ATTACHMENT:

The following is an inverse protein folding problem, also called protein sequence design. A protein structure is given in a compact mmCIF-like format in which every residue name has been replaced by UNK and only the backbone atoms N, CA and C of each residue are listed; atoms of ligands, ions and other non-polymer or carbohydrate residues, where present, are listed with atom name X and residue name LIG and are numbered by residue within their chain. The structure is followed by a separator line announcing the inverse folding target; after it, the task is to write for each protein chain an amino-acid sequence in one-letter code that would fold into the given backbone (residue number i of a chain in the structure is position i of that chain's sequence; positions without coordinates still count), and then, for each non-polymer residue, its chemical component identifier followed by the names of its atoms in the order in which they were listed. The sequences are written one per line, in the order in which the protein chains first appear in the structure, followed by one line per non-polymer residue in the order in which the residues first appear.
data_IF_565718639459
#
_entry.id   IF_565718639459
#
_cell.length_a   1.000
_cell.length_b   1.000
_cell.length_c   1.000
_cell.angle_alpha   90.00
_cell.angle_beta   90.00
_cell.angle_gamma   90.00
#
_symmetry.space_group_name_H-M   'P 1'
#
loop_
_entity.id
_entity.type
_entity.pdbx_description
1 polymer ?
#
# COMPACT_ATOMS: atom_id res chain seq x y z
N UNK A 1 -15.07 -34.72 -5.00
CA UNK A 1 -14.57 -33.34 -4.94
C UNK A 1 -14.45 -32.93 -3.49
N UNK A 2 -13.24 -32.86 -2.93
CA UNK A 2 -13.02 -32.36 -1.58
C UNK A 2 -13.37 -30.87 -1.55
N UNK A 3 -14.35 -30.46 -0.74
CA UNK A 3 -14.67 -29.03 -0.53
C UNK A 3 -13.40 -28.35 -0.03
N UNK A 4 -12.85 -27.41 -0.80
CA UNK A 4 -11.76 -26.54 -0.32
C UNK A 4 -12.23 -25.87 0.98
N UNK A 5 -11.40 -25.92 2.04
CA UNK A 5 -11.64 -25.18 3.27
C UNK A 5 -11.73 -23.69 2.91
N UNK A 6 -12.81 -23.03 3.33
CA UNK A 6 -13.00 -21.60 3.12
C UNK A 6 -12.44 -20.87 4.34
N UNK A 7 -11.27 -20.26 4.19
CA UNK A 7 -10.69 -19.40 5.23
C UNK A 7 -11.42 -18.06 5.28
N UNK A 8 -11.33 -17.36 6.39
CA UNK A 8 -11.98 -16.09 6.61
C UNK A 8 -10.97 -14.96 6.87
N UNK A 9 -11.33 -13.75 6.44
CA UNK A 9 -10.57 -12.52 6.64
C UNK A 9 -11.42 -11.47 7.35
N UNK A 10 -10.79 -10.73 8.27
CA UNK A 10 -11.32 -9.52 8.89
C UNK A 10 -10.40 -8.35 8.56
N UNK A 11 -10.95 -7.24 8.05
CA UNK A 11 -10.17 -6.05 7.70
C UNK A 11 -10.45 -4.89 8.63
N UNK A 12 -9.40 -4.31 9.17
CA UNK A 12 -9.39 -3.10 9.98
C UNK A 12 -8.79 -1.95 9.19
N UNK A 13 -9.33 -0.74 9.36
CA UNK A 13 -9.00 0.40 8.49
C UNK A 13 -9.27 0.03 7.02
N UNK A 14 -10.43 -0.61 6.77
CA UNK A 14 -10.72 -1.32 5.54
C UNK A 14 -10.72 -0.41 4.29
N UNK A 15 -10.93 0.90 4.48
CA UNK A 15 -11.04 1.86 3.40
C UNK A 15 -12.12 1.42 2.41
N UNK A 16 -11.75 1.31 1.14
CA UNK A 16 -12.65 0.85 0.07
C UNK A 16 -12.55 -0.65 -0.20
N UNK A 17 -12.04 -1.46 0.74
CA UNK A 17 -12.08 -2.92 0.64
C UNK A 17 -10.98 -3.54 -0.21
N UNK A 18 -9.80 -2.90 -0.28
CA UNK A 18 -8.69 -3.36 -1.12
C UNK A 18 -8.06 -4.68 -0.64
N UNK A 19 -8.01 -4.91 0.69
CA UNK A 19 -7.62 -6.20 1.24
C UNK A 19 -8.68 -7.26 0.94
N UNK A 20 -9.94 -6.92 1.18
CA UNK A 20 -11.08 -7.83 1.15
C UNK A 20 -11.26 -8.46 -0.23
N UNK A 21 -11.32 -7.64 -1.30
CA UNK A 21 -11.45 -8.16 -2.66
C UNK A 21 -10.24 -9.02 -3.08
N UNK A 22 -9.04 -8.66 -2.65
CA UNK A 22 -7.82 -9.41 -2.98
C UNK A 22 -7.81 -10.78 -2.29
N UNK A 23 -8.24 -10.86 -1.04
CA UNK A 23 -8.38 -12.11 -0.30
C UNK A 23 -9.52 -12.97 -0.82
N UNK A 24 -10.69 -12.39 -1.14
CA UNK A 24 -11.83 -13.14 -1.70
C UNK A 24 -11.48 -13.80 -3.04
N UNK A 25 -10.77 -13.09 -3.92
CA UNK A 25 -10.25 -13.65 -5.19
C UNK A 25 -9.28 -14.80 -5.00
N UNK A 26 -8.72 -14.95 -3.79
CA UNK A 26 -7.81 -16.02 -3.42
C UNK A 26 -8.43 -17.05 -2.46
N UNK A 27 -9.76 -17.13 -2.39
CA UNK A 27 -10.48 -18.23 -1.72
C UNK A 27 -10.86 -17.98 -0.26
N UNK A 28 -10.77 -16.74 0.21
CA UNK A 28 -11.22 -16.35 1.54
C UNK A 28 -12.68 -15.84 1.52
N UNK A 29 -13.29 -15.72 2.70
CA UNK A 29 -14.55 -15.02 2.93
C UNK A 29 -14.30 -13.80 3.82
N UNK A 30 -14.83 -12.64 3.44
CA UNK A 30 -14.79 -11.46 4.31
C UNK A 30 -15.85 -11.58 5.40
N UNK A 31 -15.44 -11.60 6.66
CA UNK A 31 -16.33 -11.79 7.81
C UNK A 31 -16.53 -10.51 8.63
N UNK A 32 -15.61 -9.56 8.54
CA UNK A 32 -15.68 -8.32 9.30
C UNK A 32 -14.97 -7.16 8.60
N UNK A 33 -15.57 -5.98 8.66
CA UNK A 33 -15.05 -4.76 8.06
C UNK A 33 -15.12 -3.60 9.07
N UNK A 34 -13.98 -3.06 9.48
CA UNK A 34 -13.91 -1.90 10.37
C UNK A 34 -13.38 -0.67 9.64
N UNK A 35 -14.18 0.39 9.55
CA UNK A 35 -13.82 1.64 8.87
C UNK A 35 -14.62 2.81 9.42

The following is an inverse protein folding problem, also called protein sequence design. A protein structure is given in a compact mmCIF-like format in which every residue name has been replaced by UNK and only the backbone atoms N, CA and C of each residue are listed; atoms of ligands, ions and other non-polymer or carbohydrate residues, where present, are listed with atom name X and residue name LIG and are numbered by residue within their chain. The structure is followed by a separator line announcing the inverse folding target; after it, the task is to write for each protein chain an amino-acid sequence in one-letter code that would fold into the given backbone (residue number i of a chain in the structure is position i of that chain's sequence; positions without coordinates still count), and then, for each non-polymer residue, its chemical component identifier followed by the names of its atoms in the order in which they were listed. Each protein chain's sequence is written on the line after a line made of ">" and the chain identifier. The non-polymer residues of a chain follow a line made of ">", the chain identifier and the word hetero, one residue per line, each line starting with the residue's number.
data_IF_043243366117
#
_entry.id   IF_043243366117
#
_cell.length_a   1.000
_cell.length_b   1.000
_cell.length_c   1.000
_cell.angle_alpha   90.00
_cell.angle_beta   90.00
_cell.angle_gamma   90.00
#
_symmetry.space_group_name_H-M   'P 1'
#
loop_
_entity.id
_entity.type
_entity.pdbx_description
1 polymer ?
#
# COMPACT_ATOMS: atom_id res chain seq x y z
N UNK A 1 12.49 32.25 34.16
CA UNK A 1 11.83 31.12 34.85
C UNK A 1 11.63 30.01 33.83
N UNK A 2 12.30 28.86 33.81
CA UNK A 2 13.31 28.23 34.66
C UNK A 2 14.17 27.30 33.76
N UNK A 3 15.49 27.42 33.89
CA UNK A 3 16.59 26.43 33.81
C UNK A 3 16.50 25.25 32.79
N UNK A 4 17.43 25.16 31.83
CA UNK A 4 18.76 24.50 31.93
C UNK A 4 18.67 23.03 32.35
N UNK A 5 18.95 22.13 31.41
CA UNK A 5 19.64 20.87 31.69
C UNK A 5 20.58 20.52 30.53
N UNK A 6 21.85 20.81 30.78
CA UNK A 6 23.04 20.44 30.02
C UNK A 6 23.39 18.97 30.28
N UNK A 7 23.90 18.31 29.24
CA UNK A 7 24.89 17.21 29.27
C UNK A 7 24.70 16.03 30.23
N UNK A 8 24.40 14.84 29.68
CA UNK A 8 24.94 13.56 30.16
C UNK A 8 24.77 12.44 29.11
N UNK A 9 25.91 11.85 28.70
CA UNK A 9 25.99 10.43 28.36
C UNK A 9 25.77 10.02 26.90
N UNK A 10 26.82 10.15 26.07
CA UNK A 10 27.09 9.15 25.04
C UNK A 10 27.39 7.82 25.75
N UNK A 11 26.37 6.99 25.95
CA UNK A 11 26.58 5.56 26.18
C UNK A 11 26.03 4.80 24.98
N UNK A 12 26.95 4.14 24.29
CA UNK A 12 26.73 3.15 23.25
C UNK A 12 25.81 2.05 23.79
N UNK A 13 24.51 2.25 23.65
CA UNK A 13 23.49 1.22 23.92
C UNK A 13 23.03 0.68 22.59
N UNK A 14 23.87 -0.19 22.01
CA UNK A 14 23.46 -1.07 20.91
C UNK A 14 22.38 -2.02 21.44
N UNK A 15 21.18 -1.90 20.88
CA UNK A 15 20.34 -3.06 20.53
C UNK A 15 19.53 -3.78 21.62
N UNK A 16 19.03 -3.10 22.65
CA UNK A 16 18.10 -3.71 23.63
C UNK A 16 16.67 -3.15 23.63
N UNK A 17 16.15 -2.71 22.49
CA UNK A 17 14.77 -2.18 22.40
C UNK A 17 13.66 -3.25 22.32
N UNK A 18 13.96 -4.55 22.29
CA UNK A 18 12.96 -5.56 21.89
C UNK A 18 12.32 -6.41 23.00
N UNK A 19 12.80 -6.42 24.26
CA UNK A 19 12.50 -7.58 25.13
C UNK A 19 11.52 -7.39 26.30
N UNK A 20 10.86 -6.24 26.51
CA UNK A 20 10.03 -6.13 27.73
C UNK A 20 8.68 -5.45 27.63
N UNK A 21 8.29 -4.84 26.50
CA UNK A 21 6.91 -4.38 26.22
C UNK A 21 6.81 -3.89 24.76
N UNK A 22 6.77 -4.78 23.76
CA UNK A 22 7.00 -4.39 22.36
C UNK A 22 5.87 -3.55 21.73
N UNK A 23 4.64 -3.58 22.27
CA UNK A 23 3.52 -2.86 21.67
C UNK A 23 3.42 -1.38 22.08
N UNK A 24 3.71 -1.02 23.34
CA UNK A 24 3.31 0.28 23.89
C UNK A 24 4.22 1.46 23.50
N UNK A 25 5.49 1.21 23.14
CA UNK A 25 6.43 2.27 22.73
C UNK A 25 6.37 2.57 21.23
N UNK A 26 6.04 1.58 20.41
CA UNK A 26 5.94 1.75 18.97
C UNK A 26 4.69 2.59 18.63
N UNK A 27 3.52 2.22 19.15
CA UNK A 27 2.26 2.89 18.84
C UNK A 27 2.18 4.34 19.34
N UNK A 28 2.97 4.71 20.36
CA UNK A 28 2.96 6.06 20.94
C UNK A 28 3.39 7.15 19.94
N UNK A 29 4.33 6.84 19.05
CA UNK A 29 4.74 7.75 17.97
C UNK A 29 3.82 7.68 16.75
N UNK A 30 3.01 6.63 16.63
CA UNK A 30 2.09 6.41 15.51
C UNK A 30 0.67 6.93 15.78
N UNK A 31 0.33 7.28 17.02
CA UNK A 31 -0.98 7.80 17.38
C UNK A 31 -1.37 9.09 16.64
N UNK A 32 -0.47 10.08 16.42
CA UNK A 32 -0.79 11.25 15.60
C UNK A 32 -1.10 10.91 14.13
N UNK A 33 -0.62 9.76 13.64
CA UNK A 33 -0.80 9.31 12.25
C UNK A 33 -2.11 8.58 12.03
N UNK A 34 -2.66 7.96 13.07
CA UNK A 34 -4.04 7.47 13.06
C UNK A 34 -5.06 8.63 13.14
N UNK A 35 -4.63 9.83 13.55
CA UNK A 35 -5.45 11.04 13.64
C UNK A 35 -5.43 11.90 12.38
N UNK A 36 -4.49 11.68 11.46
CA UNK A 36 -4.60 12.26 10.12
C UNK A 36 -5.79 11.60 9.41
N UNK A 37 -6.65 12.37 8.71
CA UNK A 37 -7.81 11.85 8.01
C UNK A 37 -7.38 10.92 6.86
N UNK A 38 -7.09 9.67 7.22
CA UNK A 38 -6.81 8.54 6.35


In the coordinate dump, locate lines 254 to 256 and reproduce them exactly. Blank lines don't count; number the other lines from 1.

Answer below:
CA UNK A 36 -4.60 12.26 10.12
C UNK A 36 -5.79 11.60 9.41
N UNK A 37 -6.65 12.37 8.71